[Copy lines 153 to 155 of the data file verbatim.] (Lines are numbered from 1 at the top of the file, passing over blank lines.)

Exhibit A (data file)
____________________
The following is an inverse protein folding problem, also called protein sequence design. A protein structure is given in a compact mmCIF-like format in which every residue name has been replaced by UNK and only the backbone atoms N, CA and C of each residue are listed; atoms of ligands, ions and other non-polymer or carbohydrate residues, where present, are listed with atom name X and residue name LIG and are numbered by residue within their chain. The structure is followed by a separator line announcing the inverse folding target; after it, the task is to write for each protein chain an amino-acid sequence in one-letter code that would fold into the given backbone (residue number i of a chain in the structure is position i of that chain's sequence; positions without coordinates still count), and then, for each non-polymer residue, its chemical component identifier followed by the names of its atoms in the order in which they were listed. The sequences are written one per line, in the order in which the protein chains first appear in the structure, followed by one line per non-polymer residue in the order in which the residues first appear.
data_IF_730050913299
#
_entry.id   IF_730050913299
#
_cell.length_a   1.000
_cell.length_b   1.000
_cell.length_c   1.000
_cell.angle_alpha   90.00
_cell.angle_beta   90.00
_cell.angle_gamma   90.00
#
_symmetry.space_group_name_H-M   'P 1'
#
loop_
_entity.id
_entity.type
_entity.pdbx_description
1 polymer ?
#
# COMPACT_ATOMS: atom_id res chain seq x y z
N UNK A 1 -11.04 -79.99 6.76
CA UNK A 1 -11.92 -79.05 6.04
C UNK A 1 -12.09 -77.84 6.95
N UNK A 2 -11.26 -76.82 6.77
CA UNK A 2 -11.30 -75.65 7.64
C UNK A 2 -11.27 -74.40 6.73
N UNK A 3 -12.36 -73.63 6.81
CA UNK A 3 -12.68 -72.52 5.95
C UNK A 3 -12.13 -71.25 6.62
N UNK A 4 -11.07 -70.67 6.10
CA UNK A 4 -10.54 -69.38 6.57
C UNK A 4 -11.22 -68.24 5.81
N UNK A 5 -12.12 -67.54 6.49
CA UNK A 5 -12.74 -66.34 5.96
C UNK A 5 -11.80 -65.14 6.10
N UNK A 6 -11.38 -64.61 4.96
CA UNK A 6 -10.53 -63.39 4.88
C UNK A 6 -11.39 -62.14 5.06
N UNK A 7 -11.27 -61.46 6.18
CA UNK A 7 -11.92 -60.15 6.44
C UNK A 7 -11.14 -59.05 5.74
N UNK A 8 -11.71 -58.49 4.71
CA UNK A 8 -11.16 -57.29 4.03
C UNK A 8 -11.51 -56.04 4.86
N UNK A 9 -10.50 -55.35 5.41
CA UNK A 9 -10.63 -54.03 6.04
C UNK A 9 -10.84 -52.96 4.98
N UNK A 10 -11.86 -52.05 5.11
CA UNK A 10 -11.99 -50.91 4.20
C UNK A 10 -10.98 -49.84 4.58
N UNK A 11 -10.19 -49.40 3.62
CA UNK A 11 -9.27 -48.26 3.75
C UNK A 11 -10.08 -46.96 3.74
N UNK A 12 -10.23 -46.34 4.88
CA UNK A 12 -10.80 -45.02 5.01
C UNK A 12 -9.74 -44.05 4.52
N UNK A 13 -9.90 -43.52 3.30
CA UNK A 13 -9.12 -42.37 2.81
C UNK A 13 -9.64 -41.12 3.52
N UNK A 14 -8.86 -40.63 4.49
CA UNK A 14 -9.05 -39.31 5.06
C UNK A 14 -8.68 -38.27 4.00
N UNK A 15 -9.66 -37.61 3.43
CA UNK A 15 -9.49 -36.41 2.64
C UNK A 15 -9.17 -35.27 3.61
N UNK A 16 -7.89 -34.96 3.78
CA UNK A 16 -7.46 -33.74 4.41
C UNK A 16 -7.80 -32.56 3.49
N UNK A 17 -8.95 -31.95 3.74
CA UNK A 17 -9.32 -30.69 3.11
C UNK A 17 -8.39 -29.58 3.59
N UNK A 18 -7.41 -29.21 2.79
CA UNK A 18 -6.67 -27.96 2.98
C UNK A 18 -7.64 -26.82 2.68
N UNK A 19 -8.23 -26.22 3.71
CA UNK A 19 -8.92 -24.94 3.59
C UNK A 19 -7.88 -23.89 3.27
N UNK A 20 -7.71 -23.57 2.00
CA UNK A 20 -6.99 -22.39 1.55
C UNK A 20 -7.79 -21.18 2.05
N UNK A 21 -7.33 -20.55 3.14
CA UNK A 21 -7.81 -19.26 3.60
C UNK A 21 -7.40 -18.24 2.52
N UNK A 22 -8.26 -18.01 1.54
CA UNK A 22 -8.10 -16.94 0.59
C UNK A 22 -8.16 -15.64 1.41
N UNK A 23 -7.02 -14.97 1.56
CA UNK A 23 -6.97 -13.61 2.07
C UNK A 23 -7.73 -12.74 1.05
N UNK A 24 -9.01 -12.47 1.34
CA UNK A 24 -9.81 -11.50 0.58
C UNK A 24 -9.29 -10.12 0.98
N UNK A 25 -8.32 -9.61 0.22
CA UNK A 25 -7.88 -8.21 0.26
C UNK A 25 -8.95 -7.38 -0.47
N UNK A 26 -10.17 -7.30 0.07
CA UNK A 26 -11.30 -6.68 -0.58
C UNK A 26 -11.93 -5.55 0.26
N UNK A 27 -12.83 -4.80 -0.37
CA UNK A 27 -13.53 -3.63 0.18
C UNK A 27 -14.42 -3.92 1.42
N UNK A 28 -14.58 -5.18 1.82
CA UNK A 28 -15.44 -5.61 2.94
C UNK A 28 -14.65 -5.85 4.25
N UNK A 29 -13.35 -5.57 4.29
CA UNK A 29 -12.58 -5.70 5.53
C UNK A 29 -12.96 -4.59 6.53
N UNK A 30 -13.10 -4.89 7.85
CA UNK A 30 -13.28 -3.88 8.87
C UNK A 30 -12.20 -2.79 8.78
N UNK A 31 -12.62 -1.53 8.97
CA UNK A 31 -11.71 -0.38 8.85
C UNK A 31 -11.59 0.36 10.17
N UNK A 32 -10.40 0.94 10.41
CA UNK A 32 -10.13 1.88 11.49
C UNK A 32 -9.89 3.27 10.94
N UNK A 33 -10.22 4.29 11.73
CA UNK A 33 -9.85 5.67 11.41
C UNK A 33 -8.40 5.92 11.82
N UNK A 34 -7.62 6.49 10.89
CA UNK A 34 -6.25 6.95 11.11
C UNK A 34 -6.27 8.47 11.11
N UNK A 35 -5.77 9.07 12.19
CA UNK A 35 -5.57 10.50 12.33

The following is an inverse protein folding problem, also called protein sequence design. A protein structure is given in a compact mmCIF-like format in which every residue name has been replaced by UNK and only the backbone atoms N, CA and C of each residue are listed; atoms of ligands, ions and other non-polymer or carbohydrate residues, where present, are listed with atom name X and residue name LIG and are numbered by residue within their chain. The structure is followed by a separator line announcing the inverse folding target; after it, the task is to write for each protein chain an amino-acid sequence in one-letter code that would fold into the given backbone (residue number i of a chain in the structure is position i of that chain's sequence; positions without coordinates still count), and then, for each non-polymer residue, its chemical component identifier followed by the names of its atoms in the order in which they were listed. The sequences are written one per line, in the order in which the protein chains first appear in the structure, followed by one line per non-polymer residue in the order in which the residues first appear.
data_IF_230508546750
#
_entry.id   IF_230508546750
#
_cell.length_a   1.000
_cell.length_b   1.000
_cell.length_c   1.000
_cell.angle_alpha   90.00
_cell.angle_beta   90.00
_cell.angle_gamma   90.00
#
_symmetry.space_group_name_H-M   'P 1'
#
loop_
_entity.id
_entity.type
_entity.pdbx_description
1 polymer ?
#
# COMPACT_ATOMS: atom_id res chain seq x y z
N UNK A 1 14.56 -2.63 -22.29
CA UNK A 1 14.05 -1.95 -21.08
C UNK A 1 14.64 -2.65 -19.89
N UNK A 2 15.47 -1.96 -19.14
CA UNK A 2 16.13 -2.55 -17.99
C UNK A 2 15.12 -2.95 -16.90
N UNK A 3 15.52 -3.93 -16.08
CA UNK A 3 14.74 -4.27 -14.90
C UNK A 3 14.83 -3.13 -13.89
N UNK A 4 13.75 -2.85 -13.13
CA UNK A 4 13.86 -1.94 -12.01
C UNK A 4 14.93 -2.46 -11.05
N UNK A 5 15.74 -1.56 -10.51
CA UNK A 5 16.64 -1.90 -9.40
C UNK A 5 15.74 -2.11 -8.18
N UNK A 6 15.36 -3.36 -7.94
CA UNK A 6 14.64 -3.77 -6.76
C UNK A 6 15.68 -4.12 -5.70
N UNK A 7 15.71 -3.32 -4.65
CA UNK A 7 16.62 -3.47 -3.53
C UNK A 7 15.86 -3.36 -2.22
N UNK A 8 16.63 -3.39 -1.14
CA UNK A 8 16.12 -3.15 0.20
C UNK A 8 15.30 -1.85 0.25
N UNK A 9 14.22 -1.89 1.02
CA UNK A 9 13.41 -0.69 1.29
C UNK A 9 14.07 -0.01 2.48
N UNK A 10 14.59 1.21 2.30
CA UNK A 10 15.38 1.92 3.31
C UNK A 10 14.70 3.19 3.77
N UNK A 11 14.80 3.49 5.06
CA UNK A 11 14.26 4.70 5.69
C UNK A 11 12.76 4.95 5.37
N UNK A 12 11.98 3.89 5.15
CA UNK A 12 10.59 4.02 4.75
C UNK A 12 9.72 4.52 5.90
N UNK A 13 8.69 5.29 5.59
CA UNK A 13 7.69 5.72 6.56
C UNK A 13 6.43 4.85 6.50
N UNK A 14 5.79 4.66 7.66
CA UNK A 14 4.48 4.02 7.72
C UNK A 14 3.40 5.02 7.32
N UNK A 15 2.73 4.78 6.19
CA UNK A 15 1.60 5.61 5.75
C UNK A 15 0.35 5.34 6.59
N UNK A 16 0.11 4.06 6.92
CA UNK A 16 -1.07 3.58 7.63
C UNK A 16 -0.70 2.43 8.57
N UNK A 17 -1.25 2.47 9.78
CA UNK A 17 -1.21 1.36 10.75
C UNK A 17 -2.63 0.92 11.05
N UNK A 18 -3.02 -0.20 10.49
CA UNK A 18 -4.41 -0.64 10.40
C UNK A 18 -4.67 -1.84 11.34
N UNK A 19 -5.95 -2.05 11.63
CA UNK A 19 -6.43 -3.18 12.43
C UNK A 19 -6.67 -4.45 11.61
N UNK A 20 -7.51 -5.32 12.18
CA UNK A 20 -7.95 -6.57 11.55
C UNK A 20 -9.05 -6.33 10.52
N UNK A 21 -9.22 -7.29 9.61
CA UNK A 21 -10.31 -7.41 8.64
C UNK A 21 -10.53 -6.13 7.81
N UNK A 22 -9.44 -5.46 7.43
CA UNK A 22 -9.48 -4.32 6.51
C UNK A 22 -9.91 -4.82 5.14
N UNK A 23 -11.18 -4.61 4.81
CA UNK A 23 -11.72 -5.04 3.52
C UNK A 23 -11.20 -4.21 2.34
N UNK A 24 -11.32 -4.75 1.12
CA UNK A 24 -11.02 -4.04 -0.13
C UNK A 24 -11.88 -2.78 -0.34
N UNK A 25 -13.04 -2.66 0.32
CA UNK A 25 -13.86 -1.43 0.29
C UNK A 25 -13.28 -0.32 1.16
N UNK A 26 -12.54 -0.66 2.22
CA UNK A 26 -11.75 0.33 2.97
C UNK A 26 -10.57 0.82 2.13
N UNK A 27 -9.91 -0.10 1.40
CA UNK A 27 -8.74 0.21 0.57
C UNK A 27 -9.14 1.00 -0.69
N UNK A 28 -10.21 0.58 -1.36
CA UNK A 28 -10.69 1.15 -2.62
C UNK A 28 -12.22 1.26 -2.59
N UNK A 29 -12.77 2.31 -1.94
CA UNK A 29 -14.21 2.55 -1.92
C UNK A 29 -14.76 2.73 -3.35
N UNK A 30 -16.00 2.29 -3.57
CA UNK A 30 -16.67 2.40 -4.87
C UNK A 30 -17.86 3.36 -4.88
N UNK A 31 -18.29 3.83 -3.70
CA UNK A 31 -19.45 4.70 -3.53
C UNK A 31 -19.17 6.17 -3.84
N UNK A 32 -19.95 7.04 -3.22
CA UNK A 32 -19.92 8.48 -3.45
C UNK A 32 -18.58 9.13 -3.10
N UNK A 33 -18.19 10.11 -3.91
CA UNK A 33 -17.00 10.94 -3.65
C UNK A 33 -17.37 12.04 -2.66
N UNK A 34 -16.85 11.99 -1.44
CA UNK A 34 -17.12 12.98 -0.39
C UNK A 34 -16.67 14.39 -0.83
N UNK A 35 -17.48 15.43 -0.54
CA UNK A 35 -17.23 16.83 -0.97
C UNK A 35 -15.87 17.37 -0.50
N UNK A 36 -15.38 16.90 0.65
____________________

N UNK A 3 15.52 -3.93 -16.08
CA UNK A 3 14.74 -4.27 -14.90
C UNK A 3 14.83 -3.13 -13.89